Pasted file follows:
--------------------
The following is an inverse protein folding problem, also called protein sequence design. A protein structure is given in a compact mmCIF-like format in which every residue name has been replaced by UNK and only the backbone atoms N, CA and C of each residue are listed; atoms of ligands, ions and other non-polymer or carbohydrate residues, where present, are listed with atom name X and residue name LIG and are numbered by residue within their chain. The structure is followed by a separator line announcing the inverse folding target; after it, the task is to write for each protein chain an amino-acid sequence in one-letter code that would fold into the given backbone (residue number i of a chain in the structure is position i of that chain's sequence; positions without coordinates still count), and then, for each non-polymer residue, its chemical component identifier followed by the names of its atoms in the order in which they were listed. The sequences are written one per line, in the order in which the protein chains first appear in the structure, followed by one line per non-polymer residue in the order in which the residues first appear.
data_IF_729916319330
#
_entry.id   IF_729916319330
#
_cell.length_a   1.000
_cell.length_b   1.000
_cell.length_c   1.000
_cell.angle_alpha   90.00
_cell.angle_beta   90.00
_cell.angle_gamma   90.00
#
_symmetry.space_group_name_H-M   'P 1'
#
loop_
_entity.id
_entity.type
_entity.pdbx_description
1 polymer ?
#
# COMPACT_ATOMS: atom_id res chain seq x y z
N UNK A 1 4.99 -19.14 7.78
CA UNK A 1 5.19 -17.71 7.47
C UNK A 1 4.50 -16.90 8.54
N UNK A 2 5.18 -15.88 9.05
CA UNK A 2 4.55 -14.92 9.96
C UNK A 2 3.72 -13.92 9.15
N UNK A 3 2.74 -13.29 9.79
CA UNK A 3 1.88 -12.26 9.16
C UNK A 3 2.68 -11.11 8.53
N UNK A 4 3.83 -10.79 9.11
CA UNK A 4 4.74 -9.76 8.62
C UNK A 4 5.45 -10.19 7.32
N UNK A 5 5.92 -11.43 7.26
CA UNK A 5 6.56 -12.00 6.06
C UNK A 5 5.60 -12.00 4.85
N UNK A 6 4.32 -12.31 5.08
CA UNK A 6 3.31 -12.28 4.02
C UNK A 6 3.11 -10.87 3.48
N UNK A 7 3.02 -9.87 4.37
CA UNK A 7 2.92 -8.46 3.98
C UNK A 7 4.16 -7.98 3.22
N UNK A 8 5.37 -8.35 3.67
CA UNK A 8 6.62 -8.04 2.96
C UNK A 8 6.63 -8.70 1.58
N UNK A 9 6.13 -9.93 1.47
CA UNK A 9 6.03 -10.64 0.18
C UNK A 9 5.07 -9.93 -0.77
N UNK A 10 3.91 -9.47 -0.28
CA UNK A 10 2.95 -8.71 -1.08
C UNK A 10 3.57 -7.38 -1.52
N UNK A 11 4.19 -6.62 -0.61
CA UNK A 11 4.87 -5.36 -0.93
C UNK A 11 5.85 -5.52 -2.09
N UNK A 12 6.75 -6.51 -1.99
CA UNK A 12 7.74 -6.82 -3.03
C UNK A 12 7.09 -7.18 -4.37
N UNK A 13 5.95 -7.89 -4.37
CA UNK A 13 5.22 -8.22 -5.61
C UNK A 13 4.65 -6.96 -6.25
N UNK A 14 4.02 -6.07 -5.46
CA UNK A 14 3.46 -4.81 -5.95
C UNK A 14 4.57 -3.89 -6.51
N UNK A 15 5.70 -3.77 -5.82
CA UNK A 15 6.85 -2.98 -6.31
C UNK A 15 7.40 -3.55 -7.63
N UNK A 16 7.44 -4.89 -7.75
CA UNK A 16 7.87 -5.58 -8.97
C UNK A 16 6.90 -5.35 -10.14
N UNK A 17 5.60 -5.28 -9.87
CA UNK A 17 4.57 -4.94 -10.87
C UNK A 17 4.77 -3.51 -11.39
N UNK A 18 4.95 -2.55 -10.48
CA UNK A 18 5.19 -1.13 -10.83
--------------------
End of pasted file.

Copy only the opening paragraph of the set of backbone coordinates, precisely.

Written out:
The following is an inverse protein folding problem, also called protein sequence design. A protein structure is given in a compact mmCIF-like format in which every residue name has been replaced by UNK and only the backbone atoms N, CA and C of each residue are listed; atoms of ligands, ions and other non-polymer or carbohydrate residues, where present, are listed with atom name X and residue name LIG and are numbered by residue within their chain. The structure is followed by a separator line announcing the inverse folding target; after it, the task is to write for each protein chain an amino-acid sequence in one-letter code that would fold into the given backbone (residue number i of a chain in the structure is position i of that chain's sequence; positions without coordinates still count), and then, for each non-polymer residue, its chemical component identifier followed by the names of its atoms in the order in which they were listed. The sequences are written one per line, in the order in which the protein chains first appear in the structure, followed by one line per non-polymer residue in the order in which the residues first appear.